GST Bill passed in Parliament: What happens next?
The Constitutional Amendment Bill was passed in the Rajya Sabha on Wednesday to introduce a country-wide goods and services tax (GST), shifting the focus on the tax rates.
Under the new system, the states and the Centre will collect identical rates of taxes on goods and services. For instance, if 18% is the GST rate on a good across the country, the states and the Centre will get 9% each called the CGST and SGST rates.
The Centre will also levy and collect the Integrated Goods and Services Tax (IGST) on all inter-State supply of goods and services. The IGST mechanism has been designed to ensure seamless flow of input tax credit from one state to another.
There has been no agreement yet on rates of various goods and services, which remains a tricky issue. Last week state finance ministers told the Centre that the rate should provide relief to common citizens and small businessmen while not resulting in loss of revenue to states.
A panel under chief economic adviser Arvind Subramanian has recommended a revenue-neutral rate of 15-15.5%, with a standard rate of 17-18% be levied on most goods and all services.
A revenue-neutral rate is a single rate at which there will be no revenue loss to the centre and states in the GST regime.
The panel has recommended a three-tier rate structure wherein some essential goods will be taxed at a lower rate of 12%; so-called demerit goods such as luxury cars, aerated beverages, pan masala and tobacco products at a higher rate of 40%; and all remaining goods at a standard rate of 17-18%.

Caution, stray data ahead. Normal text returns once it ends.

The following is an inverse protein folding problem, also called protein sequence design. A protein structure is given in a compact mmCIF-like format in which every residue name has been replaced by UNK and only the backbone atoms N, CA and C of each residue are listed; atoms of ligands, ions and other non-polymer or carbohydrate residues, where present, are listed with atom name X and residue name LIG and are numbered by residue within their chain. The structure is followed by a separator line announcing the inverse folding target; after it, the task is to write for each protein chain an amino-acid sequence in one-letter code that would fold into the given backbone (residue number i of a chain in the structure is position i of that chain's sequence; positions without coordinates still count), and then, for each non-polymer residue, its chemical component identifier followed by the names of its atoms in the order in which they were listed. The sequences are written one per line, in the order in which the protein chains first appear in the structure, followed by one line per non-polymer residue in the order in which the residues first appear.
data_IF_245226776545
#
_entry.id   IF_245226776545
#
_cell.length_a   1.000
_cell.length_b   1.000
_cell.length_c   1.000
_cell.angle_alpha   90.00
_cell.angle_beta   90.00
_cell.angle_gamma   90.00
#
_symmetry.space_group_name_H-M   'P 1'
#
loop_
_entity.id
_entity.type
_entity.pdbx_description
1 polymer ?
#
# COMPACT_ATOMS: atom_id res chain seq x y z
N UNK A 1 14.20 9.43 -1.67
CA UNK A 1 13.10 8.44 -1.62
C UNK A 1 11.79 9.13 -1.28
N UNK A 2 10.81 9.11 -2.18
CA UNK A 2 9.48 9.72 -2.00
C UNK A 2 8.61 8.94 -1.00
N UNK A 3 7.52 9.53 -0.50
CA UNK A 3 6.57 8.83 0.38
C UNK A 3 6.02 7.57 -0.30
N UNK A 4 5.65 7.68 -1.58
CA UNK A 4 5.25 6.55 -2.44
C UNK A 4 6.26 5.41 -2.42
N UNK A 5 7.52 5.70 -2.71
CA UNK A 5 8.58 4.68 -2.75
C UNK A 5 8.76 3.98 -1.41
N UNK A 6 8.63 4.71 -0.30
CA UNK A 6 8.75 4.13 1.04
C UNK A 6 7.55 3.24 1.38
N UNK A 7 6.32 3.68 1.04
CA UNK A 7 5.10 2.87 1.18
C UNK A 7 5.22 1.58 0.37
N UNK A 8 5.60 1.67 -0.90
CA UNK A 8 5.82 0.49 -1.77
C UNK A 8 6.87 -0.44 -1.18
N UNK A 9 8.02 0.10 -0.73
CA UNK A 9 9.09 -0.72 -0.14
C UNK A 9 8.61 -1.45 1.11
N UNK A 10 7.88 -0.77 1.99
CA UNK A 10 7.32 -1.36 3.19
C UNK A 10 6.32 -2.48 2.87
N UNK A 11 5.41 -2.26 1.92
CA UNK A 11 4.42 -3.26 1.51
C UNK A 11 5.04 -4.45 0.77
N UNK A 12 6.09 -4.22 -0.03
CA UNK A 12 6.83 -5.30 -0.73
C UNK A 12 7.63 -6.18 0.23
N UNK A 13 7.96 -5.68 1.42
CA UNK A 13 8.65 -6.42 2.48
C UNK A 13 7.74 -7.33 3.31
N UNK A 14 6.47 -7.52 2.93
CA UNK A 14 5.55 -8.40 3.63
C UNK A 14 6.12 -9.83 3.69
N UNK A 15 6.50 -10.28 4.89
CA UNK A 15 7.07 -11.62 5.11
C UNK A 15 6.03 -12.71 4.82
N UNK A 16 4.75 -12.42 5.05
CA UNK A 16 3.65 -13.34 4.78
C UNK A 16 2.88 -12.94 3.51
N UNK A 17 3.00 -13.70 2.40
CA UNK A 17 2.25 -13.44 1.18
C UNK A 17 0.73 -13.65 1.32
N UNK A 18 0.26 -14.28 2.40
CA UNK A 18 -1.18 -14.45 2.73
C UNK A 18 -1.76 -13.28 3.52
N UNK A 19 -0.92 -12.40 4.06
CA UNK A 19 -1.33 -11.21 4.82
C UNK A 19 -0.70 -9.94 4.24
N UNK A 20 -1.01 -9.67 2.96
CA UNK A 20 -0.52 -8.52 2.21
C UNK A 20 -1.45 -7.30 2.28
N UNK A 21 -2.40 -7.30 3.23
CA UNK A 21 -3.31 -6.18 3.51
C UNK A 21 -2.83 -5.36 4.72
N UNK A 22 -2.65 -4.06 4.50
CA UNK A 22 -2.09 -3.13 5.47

The National Institute of Public Finance and Policy (NIPFP) favoured a standard rate in the range of 23-25% if goods are taxed at three different rates—a special rate for precious metals, a lower merit rate for some important goods as well as a standard rate that will be applicable to most goods.
It had also suggested a GST rate of 18-19% in case of a single GST rate — that is all goods are taxed at the same rate.
The 13th Finance Commission headed by former finance secretary Vijay Kelkar had suggested 18% as a possible GST rate.
According to the Bill, passed in the Lok Sabha in May 2015, the rates were to be decided by a GST council headed by the central finance minister with state finance ministers as members.
While GST rate will not be capped in the Constitution Amendment Bill, the Congress has sought “legal ring-fencing” of the rates to insulate common citizens and small businesses from possible adverse impact from the high indirect tax rates. States also want a provision to ensure that their revenue is not hurt.
The government may suggest a ceiling in the “supplementary” or sub-ordinate legislations that will have to be passed after the main central law is enacted. These include the state GST law, the central GST law and the inter-state GST law.
These are enabling legislations that are necessary for rolling the new tax system.